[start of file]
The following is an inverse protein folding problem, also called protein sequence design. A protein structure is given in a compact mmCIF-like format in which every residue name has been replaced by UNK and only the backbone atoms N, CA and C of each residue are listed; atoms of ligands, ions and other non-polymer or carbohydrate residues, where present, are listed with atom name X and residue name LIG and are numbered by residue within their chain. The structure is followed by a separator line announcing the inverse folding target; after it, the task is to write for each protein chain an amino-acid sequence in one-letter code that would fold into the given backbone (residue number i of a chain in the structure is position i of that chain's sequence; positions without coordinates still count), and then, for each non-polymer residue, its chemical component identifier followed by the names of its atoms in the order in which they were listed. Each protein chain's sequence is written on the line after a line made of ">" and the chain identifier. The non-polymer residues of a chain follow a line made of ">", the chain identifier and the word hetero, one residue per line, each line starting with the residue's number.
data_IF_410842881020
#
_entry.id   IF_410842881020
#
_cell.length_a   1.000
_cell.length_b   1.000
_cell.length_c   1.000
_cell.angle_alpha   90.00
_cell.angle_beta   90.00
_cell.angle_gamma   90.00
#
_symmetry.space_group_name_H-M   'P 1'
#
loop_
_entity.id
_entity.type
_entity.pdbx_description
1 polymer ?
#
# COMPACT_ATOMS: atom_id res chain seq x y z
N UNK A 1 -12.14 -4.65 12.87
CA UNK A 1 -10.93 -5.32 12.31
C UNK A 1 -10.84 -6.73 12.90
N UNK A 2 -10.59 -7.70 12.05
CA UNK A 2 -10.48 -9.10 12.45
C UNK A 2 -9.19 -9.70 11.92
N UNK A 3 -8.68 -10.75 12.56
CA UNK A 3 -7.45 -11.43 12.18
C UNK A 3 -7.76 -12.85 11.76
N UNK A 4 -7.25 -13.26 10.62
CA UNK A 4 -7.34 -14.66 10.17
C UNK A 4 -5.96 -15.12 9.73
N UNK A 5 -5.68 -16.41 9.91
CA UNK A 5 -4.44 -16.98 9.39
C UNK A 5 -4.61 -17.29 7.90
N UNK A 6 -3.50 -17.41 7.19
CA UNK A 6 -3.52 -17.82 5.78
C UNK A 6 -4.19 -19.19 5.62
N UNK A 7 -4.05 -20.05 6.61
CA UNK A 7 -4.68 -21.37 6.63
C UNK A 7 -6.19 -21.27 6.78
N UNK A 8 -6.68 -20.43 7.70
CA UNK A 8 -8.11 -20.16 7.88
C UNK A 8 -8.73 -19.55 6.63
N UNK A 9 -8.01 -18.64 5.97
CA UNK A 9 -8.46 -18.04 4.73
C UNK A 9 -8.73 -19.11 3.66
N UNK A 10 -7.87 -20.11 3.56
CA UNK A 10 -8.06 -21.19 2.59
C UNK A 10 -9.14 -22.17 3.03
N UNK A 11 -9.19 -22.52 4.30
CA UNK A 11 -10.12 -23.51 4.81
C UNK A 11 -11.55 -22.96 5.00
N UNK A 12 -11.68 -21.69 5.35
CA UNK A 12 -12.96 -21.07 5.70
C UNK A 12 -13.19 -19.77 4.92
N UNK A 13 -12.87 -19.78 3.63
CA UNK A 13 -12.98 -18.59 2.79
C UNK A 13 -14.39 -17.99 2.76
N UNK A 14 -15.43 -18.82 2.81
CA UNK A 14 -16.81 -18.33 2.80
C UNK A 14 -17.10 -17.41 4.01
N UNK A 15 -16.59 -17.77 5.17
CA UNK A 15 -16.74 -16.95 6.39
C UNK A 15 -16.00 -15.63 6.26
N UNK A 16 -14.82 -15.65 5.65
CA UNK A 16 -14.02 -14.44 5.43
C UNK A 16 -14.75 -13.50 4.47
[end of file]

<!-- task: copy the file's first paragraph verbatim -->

The following is an inverse protein folding problem, also called protein sequence design. A protein structure is given in a compact mmCIF-like format in which every residue name has been replaced by UNK and only the backbone atoms N, CA and C of each residue are listed; atoms of ligands, ions and other non-polymer or carbohydrate residues, where present, are listed with atom name X and residue name LIG and are numbered by residue within their chain. The structure is followed by a separator line announcing the inverse folding target; after it, the task is to write for each protein chain an amino-acid sequence in one-letter code that would fold into the given backbone (residue number i of a chain in the structure is position i of that chain's sequence; positions without coordinates still count), and then, for each non-polymer residue, its chemical component identifier followed by the names of its atoms in the order in which they were listed. Each protein chain's sequence is written on the line after a line made of ">" and the chain identifier. The non-polymer residues of a chain follow a line made of ">", the chain identifier and the word hetero, one residue per line, each line starting with the residue's number.